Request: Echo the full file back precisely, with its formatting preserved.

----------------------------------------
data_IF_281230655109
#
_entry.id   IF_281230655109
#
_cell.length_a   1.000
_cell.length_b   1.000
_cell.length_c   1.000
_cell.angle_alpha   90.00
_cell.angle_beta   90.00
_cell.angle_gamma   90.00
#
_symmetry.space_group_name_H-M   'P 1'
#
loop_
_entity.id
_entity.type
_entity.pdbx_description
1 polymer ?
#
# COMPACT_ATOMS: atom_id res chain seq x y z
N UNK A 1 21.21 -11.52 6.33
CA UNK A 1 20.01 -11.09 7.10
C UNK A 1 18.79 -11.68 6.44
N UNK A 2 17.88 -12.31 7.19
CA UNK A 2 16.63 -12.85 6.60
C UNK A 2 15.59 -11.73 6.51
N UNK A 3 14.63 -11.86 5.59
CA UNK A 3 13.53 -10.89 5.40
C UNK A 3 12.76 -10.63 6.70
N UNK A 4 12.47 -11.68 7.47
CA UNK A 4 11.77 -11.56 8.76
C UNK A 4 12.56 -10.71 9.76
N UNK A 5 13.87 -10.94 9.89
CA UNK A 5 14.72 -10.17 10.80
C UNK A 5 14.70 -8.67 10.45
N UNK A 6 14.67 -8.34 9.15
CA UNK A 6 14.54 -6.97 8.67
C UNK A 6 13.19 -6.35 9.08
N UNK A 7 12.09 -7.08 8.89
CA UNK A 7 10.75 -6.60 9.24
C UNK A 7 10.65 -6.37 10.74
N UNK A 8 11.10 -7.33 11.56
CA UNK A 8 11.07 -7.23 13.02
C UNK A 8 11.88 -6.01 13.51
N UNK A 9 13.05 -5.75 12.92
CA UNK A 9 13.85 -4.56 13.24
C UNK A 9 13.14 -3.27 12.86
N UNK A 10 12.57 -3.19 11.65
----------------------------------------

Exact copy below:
data_IF_281230655109
#
_entry.id   IF_281230655109
#
_cell.length_a   1.000
_cell.length_b   1.000
_cell.length_c   1.000
_cell.angle_alpha   90.00
_cell.angle_beta   90.00
_cell.angle_gamma   90.00
#
_symmetry.space_group_name_H-M   'P 1'
#
loop_
_entity.id
_entity.type
_entity.pdbx_description
1 polymer ?
#
# COMPACT_ATOMS: atom_id res chain seq x y z
N UNK A 1 21.21 -11.52 6.33
CA UNK A 1 20.01 -11.09 7.10
C UNK A 1 18.79 -11.68 6.44
N UNK A 2 17.88 -12.31 7.19
CA UNK A 2 16.63 -12.85 6.60
C UNK A 2 15.59 -11.73 6.51
N UNK A 3 14.63 -11.86 5.59
CA UNK A 3 13.53 -10.89 5.40
C UNK A 3 12.76 -10.63 6.70
N UNK A 4 12.47 -11.68 7.47
CA UNK A 4 11.77 -11.56 8.76
C UNK A 4 12.56 -10.71 9.76
N UNK A 5 13.87 -10.94 9.89
CA UNK A 5 14.72 -10.17 10.80
C UNK A 5 14.70 -8.67 10.45
N UNK A 6 14.67 -8.34 9.15
CA UNK A 6 14.54 -6.97 8.67
C UNK A 6 13.19 -6.35 9.08
N UNK A 7 12.09 -7.08 8.89
CA UNK A 7 10.75 -6.60 9.24
C UNK A 7 10.65 -6.37 10.74
N UNK A 8 11.10 -7.33 11.56
CA UNK A 8 11.07 -7.23 13.02
C UNK A 8 11.88 -6.01 13.51
N UNK A 9 13.05 -5.75 12.92
CA UNK A 9 13.85 -4.56 13.24
C UNK A 9 13.14 -3.27 12.86
N UNK A 10 12.57 -3.19 11.65